Above picture:  A view of Floreana Island; photograph from Island Conservation

Floreana is the sixth largest (at 17 250 ha) of Ecuador’s Galapagos Islands.  The island has a population of 160 inhabitants and is an important tourist destination, notably to its historic Post Office Bay.  It is also severely impacted by alien species, notably Black Rats Rattus rattus, House Mice Mus musculus and feral cats Felis sylvestris catus.

An example of this impact is for the Critically Endangered Galapagos Petrel Pterodroma phaeopygia which is endemic to the Galapagos Islands, breeding on Floreana, Isabela, San Cristóbal, Santa Cruz and Santiago.  Floreana supports over 60% of the species’ global population.  One study found that 3almost 50% of Galapagos Petrel nests on Floreana were preyed upon by feral cats (and likely also by Black Rats) despite local control efforts.

A Galapagos Petrel in flight; photograph by Eric VanderWerf

After nearly 12 years of planning, the Floreana Ecological Restoration Project has this month commenced restoring Floreana’s many native and endemic species by removing introduced Black Rats, House Mice and feral cats.  According to the project’s operational plan the “combination of methods will include aerial- and ground-dispersed toxic rodent and cat baits (resulting in primary and secondary poisoning), trapping, and hunting with and without dogs”.  Feral cattle, donkeys, goats and pigs have all previously been successfully removed from Floreana by the Galapagos National Park Directorate.

“Every action has a reaction, and it has been well established that removing invasive species from islands paves the way for ecosystem recovery,” says Chad Hanson, Deputy Vice President Conservation at Island Conservation, and Implementation Advisor for the project.  “The vision is for Floreana Island to not only recover but that the community, wildlife, as well as the immediate marine environment thrive as a result of this holistic intervention.  As the restoration project moves from imagination to implementation, we’re excited to demonstrate what can be achieved by a community committed to their island home’s well-being.”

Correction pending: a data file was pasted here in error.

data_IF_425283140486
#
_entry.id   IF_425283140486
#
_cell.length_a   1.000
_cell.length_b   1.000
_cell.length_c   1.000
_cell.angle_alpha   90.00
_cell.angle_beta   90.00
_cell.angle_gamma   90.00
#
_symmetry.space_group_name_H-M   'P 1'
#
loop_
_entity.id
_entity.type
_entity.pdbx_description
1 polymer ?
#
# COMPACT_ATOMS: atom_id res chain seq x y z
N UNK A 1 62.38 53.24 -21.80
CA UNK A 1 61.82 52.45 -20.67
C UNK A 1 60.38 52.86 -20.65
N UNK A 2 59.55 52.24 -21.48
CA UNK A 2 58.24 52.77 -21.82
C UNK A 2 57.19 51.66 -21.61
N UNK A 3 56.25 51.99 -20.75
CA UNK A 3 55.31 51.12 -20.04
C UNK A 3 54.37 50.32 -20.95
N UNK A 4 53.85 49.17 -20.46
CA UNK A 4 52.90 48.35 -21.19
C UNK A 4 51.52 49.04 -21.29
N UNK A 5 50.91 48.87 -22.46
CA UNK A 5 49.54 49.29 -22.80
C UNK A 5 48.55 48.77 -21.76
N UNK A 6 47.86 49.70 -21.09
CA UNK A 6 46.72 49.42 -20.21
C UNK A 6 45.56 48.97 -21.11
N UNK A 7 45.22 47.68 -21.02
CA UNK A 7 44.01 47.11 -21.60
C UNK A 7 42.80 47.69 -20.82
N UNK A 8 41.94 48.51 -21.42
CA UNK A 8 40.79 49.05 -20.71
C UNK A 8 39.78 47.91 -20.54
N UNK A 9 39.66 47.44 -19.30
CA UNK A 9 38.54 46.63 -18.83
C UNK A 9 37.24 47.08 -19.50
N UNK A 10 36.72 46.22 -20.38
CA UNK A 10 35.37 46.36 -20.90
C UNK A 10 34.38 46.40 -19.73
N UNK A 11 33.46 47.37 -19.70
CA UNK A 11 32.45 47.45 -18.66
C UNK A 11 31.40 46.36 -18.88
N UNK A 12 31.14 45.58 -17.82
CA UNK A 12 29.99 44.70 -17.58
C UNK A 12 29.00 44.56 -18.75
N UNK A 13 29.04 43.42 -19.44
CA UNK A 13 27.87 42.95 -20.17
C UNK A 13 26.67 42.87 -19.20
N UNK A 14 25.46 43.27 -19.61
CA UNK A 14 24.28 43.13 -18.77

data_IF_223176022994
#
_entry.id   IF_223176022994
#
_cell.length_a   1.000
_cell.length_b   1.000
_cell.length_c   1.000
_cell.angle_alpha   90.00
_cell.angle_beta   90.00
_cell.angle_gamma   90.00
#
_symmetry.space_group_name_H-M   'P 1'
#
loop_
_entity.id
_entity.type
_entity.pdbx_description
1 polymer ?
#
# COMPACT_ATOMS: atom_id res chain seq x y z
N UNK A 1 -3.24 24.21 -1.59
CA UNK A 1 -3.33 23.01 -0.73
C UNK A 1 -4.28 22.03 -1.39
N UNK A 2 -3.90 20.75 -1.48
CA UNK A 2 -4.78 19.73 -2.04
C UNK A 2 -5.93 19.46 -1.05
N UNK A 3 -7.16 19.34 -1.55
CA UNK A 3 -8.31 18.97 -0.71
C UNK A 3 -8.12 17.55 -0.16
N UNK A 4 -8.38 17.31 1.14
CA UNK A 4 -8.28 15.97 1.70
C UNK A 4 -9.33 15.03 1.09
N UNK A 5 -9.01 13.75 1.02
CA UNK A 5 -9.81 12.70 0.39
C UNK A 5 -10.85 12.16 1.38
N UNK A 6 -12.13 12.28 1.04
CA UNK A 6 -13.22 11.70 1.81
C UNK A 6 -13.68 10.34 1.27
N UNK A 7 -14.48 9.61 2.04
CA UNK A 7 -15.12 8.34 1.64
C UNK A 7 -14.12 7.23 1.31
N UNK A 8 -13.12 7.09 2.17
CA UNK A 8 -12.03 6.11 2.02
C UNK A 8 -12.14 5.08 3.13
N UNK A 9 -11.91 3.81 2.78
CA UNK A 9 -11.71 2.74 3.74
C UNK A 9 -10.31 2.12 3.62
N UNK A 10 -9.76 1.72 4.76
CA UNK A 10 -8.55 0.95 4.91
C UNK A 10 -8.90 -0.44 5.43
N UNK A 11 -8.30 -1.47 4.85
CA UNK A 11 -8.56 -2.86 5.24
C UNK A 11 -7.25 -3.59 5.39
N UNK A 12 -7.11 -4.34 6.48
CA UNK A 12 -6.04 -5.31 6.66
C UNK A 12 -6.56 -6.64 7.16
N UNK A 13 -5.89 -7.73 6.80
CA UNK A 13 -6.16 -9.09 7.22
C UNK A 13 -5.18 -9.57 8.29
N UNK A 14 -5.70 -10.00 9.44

On 3 October, two Mosquito ultralight helicopters, adapted to be able to fly unmanned, with suspended spreader buckets each able to lift 130-180 kg, began dispersing cereal bait pellets containing the rodenticide brodifacoum at predetermined transects from low altitude to ensure precise distribution over the island.  Flights are scheduled to continue through the night.  Both the use of unmanned helicopters and night baiting are thought to be novel for an island eradication.  The initial bait application is set to span 10 days, covering the entire island, including its coastal cliffs.  Three spaced applications are planned to achieve eradication.  Aerial baiting targeting cats will commence using meat-based “sausages” containing Para-aminopropiophenone (PAPP) thereafter, scheduled for three applications using the Mosquito helicopters during daylight hours only. This is scheduled to continue until mid-December 2023.  Ground baiting against rodents by hand-broadcasting and use of bait stations will occur in selected localities, such as around buildings, freshwater ponds, livestock pens, and in known caves and lava tunnels.  Cage and leg-hold traps will also be used to target cats.